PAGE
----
Assessing the relative importance of landscape and husbandry factors in determining large carnivore depredation risk in Tanzania's Ruaha landscape
Abade L., Macdonald DW., Dickman AJ.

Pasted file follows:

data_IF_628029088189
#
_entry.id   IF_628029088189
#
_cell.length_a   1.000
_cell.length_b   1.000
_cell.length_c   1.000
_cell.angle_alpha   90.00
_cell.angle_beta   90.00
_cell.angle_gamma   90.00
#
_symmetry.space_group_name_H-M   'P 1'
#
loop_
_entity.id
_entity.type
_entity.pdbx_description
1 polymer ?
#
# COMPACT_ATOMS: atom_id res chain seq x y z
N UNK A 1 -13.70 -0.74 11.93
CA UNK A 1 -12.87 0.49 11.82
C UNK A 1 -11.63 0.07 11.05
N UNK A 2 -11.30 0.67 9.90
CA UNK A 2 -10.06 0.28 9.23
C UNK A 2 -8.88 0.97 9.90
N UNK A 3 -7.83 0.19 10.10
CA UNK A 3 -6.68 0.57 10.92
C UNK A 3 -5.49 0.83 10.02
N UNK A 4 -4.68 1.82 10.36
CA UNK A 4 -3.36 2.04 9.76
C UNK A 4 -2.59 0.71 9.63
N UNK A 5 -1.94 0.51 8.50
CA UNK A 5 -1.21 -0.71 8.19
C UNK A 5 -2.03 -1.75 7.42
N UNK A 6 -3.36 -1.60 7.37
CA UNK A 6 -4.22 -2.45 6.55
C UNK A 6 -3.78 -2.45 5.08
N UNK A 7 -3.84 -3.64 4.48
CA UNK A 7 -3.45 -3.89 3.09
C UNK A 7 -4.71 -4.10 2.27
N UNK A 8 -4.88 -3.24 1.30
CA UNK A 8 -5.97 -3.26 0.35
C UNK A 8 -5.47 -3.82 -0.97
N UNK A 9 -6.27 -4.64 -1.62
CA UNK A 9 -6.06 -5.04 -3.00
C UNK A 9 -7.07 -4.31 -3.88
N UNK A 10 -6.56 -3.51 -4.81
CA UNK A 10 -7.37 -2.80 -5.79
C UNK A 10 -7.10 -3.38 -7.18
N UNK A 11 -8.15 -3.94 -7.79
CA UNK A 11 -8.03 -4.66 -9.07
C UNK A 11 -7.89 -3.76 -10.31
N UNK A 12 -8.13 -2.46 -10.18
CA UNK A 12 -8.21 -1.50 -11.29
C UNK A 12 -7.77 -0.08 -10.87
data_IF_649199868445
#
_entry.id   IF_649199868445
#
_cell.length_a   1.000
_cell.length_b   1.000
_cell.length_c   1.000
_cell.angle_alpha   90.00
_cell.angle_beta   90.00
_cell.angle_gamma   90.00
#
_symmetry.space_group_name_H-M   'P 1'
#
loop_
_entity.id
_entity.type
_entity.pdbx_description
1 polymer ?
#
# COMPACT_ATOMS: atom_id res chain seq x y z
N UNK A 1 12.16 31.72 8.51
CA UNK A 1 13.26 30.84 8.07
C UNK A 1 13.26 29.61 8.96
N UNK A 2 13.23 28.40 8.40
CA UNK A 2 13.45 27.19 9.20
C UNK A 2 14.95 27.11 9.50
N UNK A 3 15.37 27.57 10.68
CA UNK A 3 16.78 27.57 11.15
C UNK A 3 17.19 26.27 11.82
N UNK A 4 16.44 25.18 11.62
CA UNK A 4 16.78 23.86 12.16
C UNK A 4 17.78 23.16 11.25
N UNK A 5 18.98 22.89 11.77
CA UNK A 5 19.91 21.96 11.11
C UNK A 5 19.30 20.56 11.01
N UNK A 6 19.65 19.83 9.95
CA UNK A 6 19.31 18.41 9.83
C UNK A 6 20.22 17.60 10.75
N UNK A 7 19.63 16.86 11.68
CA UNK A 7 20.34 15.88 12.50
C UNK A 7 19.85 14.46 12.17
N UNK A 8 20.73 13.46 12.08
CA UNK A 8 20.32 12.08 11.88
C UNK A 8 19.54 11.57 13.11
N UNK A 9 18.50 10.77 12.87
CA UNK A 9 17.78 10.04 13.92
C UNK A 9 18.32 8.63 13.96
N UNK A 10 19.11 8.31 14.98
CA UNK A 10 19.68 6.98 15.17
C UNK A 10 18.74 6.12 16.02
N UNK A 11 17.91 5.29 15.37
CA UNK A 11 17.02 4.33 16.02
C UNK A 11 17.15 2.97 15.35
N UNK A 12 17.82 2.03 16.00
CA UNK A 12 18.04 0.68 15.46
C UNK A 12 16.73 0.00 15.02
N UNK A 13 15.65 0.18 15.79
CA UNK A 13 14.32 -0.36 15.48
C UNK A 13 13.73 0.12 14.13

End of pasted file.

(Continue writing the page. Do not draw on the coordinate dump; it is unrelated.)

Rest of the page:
© 2014 Elsevier Ltd. Tanzania's Ruaha landscape, centred around Ruaha National Park (RNP), is an international priority area for large carnivores, supporting >10% of the world's lions (Panthera leo) and globally significant populations of leopards (Panthera pardus), spotted hyaenas (Crocuta crocuta) and other carnivores. However, Ruaha's carnivore populations cause intense conflict with local people, mainly due to livestock depredation, and are exposed to alarming rates of retaliatory killing, especially on village land adjacent to RNP. Depredation risk is likely to be influenced by both habitat features and livestock husbandry, but the specific environmental risk factors, and relative importance of habitat and husbandry, have never been assessed in this landscape. Here, we assessed which ecogeographic variables (EGVs) were associated with depredation risk for grazing livestock on village land, and generated a predictive map of large carnivore predation risk, based on species distribution modelling algorithms (SDMs). Secondly, we investigated the relative influence of husbandry and EGVs on depredation risk of enclosed stock, based on a generalized linear model. Grazing livestock predation risk was higher closer to rivers, and in areas of lower elevation and low percentage of tree cover, with 41% of the area mapped as high-risk. For enclosed stock, predation risk was mostly influenced by low percentage of tree cover and increased rainfall, with no discernible influence of current husbandry, which suggests that traditional husbandry was insufficient to outweigh the innate predation risks associated with high-risk landscape areas. Adopting new husbandry methods, such as specialised guarding dogs and fortified livestock enclosures, could be valuable for reducing depredation and carnivore killing in the Ruaha landscape.